Ultra-processed food for the mother = Obesity for the baby!


To improve nutrition for women of childbearing age and lower childhood obesity, researchers said financial and social barriers should be removed, dietary guidelines should be improved, and mothers may benefit from limiting their consumption of ultra-processed foods. Researcher Yiqing Wang made these findings from Massachusetts General Hospital in the US.

New York: New Study says, regardless of other lifestyle risk factors, a mother’s consumption of ultra-processed foods appears to be linked to an increased risk of overweight or obesity in her offspring.

The study, published in The BMJ, found that compared to the group with the lowest consumption (3.4 servings/day), there was a 26% higher risk in the group with the highest maternal consumption (12.1 servings/day).

Researchers, including Yiqing Wang from Massachusetts General Hospital in the US, stated that “mothers might benefit from limiting their intake of ultra-processed foods, and those dietary guidelines should be refined and social and financial barriers removed to improve nutrition for women of childbearing age and reduce childhood obesity.”

Adult weight gain is frequently linked to ultra-processed foods like packaged baked goods and snacks, fizzy drinks, and sugary cereals. Data from the Nurses’ Health Study II (NHS II) and Growing Up Today Study (GUTS I and II) in the US were used for the study, which included information on 19,958 children born to 14,553 mothers (45% boys, aged 7–17 years at study enrollment).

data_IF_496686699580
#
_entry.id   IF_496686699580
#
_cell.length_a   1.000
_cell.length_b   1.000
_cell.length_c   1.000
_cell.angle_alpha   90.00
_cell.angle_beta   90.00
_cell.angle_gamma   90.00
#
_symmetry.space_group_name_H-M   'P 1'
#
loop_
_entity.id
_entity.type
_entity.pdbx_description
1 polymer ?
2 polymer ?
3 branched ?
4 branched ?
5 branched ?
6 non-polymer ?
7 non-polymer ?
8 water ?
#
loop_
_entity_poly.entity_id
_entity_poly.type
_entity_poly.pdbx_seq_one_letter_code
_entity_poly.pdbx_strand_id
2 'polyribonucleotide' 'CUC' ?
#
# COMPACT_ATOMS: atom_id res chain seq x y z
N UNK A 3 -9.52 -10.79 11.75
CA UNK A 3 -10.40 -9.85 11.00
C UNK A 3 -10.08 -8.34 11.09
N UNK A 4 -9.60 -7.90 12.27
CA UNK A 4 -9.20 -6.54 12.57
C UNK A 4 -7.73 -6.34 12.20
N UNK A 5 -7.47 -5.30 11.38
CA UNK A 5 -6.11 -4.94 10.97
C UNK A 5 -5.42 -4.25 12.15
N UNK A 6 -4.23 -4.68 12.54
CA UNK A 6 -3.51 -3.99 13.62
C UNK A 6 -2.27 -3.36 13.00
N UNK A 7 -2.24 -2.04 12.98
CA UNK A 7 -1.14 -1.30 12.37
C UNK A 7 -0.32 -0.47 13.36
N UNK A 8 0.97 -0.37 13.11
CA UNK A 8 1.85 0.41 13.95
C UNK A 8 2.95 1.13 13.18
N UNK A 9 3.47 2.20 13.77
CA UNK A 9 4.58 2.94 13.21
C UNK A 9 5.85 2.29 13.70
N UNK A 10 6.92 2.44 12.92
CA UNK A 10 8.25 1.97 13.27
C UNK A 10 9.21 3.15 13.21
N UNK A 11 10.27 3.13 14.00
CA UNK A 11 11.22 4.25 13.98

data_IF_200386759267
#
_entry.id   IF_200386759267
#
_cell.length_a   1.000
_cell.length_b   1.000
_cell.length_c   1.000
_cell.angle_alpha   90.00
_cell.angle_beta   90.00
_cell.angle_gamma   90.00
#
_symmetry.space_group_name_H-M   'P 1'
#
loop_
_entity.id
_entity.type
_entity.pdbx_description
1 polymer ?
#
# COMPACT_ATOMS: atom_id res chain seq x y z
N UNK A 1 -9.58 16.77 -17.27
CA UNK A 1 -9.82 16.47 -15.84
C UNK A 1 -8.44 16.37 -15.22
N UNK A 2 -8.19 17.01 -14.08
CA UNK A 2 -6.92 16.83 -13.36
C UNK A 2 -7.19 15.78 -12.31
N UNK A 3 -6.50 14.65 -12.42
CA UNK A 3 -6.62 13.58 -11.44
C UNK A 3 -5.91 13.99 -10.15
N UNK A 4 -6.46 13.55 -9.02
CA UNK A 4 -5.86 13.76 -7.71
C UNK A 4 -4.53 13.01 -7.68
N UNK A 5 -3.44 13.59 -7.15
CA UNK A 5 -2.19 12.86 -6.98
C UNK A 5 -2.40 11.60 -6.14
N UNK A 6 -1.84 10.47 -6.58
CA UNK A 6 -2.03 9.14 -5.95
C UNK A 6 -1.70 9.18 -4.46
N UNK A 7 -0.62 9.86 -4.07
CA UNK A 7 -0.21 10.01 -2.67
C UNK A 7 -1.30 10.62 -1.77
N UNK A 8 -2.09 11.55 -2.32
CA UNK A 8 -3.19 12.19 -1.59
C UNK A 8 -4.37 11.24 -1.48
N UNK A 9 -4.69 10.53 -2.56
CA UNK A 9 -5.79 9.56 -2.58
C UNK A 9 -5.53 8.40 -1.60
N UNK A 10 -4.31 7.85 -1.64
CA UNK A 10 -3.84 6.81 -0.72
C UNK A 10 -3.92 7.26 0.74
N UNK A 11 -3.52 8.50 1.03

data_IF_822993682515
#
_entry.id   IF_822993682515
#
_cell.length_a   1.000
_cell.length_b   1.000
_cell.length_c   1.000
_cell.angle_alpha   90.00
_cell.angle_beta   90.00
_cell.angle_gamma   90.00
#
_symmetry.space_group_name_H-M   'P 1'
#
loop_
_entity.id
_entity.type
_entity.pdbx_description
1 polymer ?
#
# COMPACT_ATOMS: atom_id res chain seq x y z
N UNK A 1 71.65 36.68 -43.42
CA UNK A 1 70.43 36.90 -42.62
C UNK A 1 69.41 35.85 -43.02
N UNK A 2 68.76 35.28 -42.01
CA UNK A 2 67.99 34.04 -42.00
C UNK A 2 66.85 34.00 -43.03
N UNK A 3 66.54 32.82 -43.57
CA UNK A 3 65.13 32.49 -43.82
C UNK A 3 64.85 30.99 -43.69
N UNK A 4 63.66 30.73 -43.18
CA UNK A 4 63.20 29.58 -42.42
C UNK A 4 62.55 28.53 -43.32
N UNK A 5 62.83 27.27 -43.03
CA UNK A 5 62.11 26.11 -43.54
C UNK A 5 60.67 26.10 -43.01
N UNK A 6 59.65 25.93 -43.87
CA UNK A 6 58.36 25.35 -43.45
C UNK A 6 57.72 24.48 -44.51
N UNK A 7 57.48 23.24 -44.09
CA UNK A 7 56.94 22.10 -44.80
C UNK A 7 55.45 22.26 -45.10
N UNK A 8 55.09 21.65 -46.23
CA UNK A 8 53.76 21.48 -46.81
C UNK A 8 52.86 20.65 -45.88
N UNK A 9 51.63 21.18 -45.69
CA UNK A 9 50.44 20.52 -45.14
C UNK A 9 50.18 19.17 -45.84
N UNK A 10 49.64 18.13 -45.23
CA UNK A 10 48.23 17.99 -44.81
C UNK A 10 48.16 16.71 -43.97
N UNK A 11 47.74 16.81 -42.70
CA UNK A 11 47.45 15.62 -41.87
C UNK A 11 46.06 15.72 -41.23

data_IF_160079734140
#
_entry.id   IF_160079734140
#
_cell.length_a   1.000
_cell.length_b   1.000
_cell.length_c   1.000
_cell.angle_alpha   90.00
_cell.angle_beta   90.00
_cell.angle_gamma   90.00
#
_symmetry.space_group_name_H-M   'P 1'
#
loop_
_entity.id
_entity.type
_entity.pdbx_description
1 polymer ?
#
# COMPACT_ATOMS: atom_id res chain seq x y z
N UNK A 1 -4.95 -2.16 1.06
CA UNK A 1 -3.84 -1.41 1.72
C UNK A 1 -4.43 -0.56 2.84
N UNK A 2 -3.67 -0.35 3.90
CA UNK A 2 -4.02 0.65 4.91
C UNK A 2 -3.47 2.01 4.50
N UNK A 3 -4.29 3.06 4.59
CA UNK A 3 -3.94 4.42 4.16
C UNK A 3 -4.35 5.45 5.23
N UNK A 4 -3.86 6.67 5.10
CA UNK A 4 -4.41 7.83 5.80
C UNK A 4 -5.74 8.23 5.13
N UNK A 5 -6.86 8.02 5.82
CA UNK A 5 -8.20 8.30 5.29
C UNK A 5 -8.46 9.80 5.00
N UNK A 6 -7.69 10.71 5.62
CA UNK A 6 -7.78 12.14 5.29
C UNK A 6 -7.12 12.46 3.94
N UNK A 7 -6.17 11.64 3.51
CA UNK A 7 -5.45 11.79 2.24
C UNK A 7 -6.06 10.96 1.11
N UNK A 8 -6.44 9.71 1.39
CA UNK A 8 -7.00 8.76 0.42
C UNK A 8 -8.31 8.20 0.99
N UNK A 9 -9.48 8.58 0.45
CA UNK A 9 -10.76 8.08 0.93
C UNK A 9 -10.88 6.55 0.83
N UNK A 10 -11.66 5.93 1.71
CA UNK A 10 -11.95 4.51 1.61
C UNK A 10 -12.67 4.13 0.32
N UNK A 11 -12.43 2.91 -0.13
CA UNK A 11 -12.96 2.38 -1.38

The NHS II is an ongoing study that monitors the lifestyles and health of 116,429 US female nurses between the ages of 25 and 42 in 1989. Every four years starting in 1991, participants filled out validated food frequency questionnaires to record what they ate and drank. 16,882 children (aged 8 to 15) of NHSII participants participated in the GUTS I study, which started in 1996. From 1997 to 2001, they were followed up annually and every two years. 10,918 children (between the ages of 7 and 17) of NHS II participants joined the extended GUTS II study in 2004 and were subsequently followed up in 2006, 2008, and 2011 as well as every two years after that.

Throughout an average follow-up of 4 years, 2471 (12%) children became overweight or obese. A separate analysis of 2,790 mothers and 2,925 kids who had diet data from three months before conception to delivery (per pregnancy) revealed that consumption of ultra-processed foods during this time was not significantly linked to an increased risk of overweight or obesity in the kids.